Europe’s anaemic growth
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Europe’s anaemic growth

There’s no doubting that eurozone politicians have a monumental task ahead on various fronts, but this is made all the more hard by the growth outlook.   Ultimately, this is what budget sustainability hinges on. With no growth, it’s pretty difficult to pay down debt and if you push too hard for it, you just kill the economy even more.

Yesterday’s GDP numbers in Portugal showed a 4th consecutive decline and whilst the French and German numbers this morning were in line with expectations, both are likely to slow significantly in the current quarter.   Indeed, with eurozone Q3 GDP expected to show a rise of just 0.2% QoQ when data is released later this morning, a negative reading  for the 4th quarter looks more likely than not.

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The task ahead for Monti. There’s was strange calm in markets yesterday, the two previous Mondays having been characterised by crisis. Two weeks ago it was the Greek proposal to have a referendum on the latest bailout package and we all know where that ended up. This time last week it was the impending fall of the Italian government and the related monumental rise in bond yields. Much has been made of the Italian bond auctions, but these were for below-average amounts and were five-year paper, so should not seen as a huge test of international investor confidence.   As we wrote last week, Italy will have to see yields move to somewhere around the 5% region to allow investors to breathe a little easier. But that won’t be sufficient to secure long-term confidence in the world’s 3rd biggest bond market. Monti’s biggest challenge now is to avoid tipping the economy into recession via huge fiscal austerity. Italy’s low growth that has been one of (but by no means the only) major factor holding it back over the past decade or so. But to really stand a chance of avoiding debt restructuring, the ECB will have to step in further and get its hands dirty. This will mean more interest rate cuts and more bond-buying. Of course, the ECB remains constrained by its mandate which stops it from printing money in the true sense, but at some point it will have to roll up its sleeves with the others in an attempt to keep the euro together. After all, as well as maintaining price stability, it is tasked with supporting the EU’s objectives of ‘high employment and no-inflationary growth’, both aims of which are under threat by the current sovereign crisis.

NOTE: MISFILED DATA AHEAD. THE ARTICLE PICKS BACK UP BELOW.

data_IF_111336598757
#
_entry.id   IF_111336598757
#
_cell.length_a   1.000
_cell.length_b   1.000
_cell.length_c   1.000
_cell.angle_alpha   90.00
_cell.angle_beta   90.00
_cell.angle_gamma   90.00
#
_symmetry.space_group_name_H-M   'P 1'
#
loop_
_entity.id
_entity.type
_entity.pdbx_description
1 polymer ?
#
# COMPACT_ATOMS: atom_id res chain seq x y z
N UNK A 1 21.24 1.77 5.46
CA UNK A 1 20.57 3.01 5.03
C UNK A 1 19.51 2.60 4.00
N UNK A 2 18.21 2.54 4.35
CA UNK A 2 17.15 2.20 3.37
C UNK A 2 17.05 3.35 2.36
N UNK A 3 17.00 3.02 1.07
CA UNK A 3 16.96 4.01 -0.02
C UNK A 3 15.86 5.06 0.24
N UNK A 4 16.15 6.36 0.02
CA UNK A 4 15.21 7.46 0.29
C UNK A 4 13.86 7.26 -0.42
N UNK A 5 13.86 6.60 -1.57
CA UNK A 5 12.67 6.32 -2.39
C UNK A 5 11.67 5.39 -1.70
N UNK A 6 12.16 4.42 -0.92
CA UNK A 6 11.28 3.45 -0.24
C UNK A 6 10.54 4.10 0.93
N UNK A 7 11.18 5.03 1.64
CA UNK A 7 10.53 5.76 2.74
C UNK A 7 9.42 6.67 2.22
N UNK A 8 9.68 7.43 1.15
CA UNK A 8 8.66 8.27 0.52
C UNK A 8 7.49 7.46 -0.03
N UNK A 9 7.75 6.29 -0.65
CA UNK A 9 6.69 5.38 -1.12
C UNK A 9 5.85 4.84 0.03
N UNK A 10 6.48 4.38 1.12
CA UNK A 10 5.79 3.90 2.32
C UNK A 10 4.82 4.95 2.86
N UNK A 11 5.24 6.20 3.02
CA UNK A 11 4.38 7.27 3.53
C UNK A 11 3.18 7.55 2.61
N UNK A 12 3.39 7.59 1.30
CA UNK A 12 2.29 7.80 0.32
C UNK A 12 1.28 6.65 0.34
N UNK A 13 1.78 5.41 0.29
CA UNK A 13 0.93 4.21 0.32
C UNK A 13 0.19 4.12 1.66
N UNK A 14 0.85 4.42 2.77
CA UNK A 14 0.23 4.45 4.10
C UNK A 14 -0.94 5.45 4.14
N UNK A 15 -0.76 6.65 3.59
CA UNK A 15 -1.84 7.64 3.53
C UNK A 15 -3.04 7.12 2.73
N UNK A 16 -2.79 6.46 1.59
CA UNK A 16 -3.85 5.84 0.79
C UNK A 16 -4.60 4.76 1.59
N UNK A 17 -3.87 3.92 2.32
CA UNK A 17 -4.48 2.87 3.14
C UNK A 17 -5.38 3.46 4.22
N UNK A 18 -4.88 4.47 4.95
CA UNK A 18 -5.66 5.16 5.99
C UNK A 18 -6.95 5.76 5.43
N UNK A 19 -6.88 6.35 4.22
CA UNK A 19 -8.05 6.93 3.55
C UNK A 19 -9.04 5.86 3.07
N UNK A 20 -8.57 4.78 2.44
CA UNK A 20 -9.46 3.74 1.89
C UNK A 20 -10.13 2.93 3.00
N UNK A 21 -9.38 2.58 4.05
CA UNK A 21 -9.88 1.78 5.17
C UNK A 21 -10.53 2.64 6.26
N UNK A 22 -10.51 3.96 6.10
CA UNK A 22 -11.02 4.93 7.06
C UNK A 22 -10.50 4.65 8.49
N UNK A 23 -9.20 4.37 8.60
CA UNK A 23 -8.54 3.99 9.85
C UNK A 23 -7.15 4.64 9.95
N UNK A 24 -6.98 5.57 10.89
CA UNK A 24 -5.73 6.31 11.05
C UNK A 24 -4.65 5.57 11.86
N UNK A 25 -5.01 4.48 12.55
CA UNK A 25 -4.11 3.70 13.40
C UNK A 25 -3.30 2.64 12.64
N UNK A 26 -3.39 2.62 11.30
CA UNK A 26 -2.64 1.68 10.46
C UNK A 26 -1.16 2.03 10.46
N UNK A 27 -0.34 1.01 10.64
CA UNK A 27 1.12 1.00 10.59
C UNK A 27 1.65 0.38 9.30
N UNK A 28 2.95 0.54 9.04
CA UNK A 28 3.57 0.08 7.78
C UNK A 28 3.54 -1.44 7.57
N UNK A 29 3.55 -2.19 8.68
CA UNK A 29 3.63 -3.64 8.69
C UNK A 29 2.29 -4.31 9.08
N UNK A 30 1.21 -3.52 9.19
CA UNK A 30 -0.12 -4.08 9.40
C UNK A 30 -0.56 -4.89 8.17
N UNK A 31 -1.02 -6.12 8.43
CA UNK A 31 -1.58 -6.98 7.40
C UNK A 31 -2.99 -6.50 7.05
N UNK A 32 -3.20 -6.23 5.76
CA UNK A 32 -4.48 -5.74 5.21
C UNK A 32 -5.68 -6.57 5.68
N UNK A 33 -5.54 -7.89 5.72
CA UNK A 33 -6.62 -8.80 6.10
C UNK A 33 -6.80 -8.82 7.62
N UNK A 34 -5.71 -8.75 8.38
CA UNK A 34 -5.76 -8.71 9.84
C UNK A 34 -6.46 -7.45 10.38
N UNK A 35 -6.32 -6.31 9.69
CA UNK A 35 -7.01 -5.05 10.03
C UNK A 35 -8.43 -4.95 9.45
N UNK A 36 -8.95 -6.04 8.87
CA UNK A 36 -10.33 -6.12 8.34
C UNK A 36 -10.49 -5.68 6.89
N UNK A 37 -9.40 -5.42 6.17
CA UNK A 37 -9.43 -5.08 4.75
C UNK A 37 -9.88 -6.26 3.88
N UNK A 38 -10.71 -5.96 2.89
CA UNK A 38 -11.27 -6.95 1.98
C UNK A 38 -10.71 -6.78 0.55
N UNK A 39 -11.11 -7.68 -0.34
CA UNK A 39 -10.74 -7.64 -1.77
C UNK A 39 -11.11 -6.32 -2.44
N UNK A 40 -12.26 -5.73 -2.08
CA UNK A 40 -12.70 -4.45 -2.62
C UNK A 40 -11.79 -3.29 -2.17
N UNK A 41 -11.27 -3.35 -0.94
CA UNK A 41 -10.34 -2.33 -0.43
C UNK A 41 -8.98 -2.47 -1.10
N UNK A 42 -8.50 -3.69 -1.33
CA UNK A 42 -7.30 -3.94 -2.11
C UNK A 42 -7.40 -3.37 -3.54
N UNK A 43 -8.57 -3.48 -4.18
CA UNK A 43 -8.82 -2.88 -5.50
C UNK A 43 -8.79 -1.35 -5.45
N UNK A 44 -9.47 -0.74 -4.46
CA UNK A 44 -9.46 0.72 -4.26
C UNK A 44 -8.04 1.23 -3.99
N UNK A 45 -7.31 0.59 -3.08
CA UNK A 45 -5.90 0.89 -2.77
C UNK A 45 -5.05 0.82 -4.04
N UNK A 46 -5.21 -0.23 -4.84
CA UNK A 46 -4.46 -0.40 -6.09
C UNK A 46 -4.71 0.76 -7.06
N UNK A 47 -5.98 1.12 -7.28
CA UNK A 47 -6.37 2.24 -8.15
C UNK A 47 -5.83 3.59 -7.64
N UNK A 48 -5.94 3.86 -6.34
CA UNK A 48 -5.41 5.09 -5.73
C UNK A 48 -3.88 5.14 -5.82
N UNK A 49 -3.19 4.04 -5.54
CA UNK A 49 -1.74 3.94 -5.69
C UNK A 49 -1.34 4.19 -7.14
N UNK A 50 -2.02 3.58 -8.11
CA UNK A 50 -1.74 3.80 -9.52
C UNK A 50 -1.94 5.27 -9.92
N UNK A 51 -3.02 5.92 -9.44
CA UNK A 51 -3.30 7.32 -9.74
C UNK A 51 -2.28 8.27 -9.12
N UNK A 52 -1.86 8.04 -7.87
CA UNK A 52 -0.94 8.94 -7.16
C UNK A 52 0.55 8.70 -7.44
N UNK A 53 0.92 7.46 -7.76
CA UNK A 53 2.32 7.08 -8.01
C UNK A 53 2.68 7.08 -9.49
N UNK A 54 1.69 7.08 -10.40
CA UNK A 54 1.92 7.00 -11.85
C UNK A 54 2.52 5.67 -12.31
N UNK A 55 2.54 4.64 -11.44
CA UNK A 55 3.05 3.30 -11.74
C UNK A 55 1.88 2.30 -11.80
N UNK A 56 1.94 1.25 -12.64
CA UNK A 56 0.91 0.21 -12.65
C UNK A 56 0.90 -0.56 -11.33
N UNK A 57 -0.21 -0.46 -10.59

Obama raises the temperature in China currency debate. During most of his Presidency, Barack Obama has generally played a fairly straight bat on the China currency question, perhaps reasoning that there was huge risk in antagonising America’s largest creditor. However, with Washington increasingly absorbed with the issue once more, and the Presidential electoral cycle now getting started, Obama has clearly decided that enough is enough on the question of the renminbi. Since the middle of last year when China decided to allow the currency to more closely reflect market forces, the yuan has strengthened by 8% in nominal terms. In response, China has pushed back, imploring America to realise that its problems of high unemployment and large deficits are of its own making. China’s President Hu Jintao remarked that “China’s foreign exchange policy is a responsible one” and that the exchange rate mechanism will continue to be reformed. This is a debate that will remain in focus over coming months, especially with President Obama struggling in the polls.

Comfortable increases in German and French GDP.   The German GDP numbers for Q3 were in line with expectations, growth up 0.5% QoQ, although there was modest good news with the upward revision to the previous quarter, from 0.1% to 0.3%.   In France, the 0.4% rise in GDP masks what was a marked slowdown in data seen in September which is likely to be carried through for the remainder of the year.   Naturally, it’s fairly key that both Germany and France continue to see positive growth going forward if the eurozone is to stand a chance of escaping the current crisis.   For France especially, this is going to be a close run thing.

UK Inflation. The decline should begin today, all being well.   From 5.2%, inflation is anticipated to fall sharply into next year, with the decline really kicking off in January when the base effect from the rise in VAT last year falls out of the calculation.   For today’s October number, the street is expecting a modest fall to 5.1%.   There are still some increases in household utility prices to feed through, but this should be offset by some declines in food and other commodity prices.   Naturally, the Bank of England is more than keen to see inflation to fall back, easing the pressure on negative real income growth.

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